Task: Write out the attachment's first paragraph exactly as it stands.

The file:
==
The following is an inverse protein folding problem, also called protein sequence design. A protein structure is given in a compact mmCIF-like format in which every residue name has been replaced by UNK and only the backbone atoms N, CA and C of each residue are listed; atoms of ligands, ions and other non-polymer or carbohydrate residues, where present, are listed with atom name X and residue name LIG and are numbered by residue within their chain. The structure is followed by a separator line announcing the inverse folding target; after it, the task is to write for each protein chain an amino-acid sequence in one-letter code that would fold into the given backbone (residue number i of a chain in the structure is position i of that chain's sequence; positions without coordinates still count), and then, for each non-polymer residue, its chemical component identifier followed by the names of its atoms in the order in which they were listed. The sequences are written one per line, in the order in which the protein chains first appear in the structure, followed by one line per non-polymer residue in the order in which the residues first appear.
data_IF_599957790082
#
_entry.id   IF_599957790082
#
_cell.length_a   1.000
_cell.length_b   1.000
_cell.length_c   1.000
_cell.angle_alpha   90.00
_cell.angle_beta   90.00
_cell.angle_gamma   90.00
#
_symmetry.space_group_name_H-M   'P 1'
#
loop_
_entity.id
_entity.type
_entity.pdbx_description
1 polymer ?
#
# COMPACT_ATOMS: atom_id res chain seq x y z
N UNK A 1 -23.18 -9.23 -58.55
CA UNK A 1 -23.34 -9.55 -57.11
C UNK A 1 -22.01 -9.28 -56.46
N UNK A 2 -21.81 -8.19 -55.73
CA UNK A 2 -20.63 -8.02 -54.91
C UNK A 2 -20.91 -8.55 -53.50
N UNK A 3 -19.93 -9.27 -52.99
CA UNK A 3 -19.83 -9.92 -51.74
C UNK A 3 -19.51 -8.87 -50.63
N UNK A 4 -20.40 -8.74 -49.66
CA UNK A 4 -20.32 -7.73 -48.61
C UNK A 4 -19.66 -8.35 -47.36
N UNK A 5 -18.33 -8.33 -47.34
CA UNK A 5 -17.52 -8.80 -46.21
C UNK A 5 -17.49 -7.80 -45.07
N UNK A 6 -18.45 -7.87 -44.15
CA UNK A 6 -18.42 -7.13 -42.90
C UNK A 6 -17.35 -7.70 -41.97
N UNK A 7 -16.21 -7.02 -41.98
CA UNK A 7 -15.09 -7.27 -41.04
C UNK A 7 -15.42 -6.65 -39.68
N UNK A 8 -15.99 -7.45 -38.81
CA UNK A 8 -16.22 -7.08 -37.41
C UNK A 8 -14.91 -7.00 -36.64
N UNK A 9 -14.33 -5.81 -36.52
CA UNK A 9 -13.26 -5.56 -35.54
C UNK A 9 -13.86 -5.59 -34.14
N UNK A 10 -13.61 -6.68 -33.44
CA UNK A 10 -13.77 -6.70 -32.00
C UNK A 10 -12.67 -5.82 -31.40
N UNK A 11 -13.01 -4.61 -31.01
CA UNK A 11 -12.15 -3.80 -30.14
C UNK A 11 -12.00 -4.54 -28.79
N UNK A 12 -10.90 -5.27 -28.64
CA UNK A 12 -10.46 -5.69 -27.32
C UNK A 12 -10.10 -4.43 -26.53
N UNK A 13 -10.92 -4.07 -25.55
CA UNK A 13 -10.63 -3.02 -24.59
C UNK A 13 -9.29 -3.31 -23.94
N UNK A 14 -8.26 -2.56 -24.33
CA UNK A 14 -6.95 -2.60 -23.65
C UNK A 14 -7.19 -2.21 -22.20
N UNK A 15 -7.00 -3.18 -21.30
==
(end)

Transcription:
The following is an inverse protein folding problem, also called protein sequence design. A protein structure is given in a compact mmCIF-like format in which every residue name has been replaced by UNK and only the backbone atoms N, CA and C of each residue are listed; atoms of ligands, ions and other non-polymer or carbohydrate residues, where present, are listed with atom name X and residue name LIG and are numbered by residue within their chain. The structure is followed by a separator line announcing the inverse folding target; after it, the task is to write for each protein chain an amino-acid sequence in one-letter code that would fold into the given backbone (residue number i of a chain in the structure is position i of that chain's sequence; positions without coordinates still count), and then, for each non-polymer residue, its chemical component identifier followed by the names of its atoms in the order in which they were listed. The sequences are written one per line, in the order in which the protein chains first appear in the structure, followed by one line per non-polymer residue in the order in which the residues first appear.